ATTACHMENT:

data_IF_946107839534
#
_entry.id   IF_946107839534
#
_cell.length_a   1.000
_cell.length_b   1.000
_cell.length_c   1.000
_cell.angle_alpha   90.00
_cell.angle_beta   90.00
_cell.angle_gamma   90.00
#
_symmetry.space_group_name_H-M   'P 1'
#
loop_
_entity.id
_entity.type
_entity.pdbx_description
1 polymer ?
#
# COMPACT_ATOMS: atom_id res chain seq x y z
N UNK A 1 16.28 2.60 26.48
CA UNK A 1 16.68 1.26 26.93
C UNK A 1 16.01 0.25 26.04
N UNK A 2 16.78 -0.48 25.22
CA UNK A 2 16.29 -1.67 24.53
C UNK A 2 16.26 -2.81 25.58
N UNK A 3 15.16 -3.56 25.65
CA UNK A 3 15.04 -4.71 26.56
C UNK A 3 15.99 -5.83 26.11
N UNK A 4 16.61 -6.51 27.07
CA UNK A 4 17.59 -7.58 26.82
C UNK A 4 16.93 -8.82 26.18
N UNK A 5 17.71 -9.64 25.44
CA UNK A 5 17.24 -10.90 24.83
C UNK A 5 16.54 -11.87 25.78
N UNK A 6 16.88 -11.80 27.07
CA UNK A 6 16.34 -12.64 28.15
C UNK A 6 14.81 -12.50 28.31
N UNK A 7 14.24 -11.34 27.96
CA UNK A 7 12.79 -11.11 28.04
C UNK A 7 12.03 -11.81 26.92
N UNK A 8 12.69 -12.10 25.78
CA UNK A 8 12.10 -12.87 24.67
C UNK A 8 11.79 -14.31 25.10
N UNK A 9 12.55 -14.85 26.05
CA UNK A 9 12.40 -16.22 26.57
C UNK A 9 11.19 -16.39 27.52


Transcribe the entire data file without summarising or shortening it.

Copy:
data_IF_946107839534
#
_entry.id   IF_946107839534
#
_cell.length_a   1.000
_cell.length_b   1.000
_cell.length_c   1.000
_cell.angle_alpha   90.00
_cell.angle_beta   90.00
_cell.angle_gamma   90.00
#
_symmetry.space_group_name_H-M   'P 1'
#
loop_
_entity.id
_entity.type
_entity.pdbx_description
1 polymer ?
#
# COMPACT_ATOMS: atom_id res chain seq x y z
N UNK A 1 16.28 2.60 26.48
CA UNK A 1 16.68 1.26 26.93
C UNK A 1 16.01 0.25 26.04
N UNK A 2 16.78 -0.48 25.22
CA UNK A 2 16.29 -1.67 24.53
C UNK A 2 16.26 -2.81 25.58
N UNK A 3 15.16 -3.56 25.65
CA UNK A 3 15.04 -4.71 26.56
C UNK A 3 15.99 -5.83 26.11
N UNK A 4 16.61 -6.51 27.07
CA UNK A 4 17.59 -7.58 26.82
C UNK A 4 16.93 -8.82 26.18
N UNK A 5 17.71 -9.64 25.44
CA UNK A 5 17.24 -10.90 24.83
C UNK A 5 16.54 -11.87 25.78
N UNK A 6 16.88 -11.80 27.07
CA UNK A 6 16.34 -12.64 28.15
C UNK A 6 14.81 -12.50 28.31
N UNK A 7 14.24 -11.34 27.96
CA UNK A 7 12.79 -11.11 28.04
C UNK A 7 12.03 -11.81 26.92
N UNK A 8 12.69 -12.10 25.78
CA UNK A 8 12.10 -12.87 24.67
C UNK A 8 11.79 -14.31 25.10
N UNK A 9 12.55 -14.85 26.05
CA UNK A 9 12.40 -16.22 26.57
C UNK A 9 11.19 -16.39 27.52